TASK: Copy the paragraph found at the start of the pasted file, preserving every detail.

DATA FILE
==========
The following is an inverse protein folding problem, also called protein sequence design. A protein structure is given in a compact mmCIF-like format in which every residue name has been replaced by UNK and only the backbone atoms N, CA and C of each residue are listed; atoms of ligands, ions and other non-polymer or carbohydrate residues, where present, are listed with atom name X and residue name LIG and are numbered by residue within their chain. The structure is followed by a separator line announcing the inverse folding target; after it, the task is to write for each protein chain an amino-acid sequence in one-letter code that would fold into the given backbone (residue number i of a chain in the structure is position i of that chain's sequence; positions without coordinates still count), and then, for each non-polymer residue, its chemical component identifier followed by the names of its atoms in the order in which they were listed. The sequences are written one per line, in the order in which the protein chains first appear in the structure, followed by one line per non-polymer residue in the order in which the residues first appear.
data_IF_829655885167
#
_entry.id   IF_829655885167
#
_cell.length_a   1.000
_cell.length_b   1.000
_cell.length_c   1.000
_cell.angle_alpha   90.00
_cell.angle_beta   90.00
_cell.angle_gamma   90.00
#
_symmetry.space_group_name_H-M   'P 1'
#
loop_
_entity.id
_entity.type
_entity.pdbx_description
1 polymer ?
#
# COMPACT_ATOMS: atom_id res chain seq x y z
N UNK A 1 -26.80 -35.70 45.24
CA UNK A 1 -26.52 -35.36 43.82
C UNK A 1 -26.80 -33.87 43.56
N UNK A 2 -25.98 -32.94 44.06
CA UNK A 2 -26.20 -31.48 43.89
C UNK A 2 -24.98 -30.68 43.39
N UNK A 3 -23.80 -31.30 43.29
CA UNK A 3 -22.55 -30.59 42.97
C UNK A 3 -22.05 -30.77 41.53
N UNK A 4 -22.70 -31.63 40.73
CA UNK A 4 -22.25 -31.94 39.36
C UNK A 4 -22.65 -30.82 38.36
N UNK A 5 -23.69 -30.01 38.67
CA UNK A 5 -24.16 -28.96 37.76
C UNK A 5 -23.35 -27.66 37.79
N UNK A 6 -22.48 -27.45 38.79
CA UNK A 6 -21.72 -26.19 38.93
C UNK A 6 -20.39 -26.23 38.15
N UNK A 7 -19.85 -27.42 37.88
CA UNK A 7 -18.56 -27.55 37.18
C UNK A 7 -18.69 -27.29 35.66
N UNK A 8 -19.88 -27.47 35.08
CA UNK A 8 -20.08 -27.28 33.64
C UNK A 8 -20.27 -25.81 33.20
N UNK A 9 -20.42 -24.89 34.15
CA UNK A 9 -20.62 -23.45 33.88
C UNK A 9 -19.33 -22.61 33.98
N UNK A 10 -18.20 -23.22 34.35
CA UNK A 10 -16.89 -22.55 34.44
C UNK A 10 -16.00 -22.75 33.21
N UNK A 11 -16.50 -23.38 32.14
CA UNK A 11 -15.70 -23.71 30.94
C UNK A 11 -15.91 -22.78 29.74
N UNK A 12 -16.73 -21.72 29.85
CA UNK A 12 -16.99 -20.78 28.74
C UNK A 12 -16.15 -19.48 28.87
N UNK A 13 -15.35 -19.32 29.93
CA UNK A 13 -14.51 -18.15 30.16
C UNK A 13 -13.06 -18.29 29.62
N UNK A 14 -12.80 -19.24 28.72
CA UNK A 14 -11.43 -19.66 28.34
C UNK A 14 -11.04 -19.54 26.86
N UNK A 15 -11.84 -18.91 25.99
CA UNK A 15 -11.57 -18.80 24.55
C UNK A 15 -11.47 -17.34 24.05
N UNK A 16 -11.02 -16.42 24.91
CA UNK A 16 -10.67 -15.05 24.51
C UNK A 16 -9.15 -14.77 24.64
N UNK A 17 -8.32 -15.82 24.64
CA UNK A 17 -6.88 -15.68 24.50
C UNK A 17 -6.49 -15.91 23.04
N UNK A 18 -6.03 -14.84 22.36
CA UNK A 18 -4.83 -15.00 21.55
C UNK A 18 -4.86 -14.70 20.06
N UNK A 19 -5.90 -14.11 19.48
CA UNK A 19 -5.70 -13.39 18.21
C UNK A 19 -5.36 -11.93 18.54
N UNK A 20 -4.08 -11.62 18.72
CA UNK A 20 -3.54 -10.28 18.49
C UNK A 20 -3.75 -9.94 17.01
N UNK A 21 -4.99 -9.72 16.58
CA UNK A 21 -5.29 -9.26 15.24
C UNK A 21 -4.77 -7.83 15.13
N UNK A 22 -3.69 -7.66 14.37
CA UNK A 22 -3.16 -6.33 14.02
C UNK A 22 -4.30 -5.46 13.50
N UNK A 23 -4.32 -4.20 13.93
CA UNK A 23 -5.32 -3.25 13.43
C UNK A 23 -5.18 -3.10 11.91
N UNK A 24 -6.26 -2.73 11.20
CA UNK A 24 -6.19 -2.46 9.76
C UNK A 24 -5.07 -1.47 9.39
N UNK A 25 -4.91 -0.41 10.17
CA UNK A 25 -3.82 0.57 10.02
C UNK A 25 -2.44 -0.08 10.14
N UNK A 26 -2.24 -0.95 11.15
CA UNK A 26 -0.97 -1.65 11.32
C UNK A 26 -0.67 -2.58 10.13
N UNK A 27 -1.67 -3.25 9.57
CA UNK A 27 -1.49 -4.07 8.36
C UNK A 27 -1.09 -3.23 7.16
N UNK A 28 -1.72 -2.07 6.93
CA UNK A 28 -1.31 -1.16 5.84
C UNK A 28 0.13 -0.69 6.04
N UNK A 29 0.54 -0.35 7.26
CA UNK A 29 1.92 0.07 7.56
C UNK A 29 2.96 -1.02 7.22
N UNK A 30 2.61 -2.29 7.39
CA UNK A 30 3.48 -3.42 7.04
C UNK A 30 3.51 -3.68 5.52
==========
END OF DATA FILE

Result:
The following is an inverse protein folding problem, also called protein sequence design. A protein structure is given in a compact mmCIF-like format in which every residue name has been replaced by UNK and only the backbone atoms N, CA and C of each residue are listed; atoms of ligands, ions and other non-polymer or carbohydrate residues, where present, are listed with atom name X and residue name LIG and are numbered by residue within their chain. The structure is followed by a separator line announcing the inverse folding target; after it, the task is to write for each protein chain an amino-acid sequence in one-letter code that would fold into the given backbone (residue number i of a chain in the structure is position i of that chain's sequence; positions without coordinates still count), and then, for each non-polymer residue, its chemical component identifier followed by the names of its atoms in the order in which they were listed. The sequences are written one per line, in the order in which the protein chains first appear in the structure, followed by one line per non-polymer residue in the order in which the residues first appear.